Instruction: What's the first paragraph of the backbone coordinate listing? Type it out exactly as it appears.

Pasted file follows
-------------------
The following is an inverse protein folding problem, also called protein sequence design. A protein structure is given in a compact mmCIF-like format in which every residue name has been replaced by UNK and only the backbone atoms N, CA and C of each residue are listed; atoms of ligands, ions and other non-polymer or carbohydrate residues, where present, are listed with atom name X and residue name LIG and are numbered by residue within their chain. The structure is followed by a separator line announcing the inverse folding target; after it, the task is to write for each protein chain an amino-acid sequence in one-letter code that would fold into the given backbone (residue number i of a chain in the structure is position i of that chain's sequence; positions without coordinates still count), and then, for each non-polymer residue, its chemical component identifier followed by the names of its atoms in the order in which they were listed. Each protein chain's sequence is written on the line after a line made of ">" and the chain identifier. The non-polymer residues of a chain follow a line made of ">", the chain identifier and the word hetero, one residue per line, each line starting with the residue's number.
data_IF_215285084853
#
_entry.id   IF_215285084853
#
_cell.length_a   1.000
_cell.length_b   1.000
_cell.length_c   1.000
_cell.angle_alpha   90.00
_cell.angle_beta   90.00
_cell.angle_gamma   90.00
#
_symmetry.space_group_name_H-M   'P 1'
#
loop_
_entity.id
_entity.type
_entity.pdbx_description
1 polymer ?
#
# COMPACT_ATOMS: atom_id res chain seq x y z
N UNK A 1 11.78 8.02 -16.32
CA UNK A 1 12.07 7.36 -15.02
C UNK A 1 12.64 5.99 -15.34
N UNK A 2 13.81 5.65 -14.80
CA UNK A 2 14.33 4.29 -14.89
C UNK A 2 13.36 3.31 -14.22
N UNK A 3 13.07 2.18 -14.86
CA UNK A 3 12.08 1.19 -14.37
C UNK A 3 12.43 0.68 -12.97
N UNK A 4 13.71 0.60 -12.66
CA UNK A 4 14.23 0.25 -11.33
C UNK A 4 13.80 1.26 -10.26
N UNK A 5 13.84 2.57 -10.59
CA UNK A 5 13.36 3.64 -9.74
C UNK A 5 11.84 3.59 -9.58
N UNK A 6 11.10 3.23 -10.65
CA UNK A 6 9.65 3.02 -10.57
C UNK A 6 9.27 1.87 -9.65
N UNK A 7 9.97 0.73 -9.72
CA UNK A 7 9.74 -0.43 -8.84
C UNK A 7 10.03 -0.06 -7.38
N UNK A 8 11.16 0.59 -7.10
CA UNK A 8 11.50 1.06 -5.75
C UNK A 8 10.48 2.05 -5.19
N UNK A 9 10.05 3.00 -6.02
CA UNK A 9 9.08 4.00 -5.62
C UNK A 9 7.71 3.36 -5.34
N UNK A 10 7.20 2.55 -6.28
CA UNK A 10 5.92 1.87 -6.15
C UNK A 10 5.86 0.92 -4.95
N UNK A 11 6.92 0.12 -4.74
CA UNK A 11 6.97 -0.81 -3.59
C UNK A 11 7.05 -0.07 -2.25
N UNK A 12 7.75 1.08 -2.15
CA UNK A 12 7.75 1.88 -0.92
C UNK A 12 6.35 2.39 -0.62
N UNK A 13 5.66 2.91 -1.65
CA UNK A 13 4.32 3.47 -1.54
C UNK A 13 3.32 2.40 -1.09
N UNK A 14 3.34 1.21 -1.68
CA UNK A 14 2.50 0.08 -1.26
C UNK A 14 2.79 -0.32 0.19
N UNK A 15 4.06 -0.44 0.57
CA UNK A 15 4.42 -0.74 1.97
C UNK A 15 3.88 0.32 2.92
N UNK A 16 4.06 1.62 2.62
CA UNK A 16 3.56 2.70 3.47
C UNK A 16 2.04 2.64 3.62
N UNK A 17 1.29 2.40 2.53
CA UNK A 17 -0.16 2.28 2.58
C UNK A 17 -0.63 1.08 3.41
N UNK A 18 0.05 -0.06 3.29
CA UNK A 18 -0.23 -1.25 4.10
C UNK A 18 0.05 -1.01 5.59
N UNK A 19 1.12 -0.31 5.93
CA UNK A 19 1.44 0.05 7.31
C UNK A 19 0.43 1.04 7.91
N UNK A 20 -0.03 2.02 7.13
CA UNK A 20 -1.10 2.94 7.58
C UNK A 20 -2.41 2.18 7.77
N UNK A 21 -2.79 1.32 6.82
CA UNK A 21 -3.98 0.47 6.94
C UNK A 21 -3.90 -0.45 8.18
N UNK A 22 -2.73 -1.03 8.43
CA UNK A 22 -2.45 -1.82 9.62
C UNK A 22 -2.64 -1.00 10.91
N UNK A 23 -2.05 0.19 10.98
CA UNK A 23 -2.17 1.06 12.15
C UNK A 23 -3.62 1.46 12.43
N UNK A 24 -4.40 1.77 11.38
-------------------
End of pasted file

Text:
The following is an inverse protein folding problem, also called protein sequence design. A protein structure is given in a compact mmCIF-like format in which every residue name has been replaced by UNK and only the backbone atoms N, CA and C of each residue are listed; atoms of ligands, ions and other non-polymer or carbohydrate residues, where present, are listed with atom name X and residue name LIG and are numbered by residue within their chain. The structure is followed by a separator line announcing the inverse folding target; after it, the task is to write for each protein chain an amino-acid sequence in one-letter code that would fold into the given backbone (residue number i of a chain in the structure is position i of that chain's sequence; positions without coordinates still count), and then, for each non-polymer residue, its chemical component identifier followed by the names of its atoms in the order in which they were listed. Each protein chain's sequence is written on the line after a line made of ">" and the chain identifier. The non-polymer residues of a chain follow a line made of ">", the chain identifier and the word hetero, one residue per line, each line starting with the residue's number.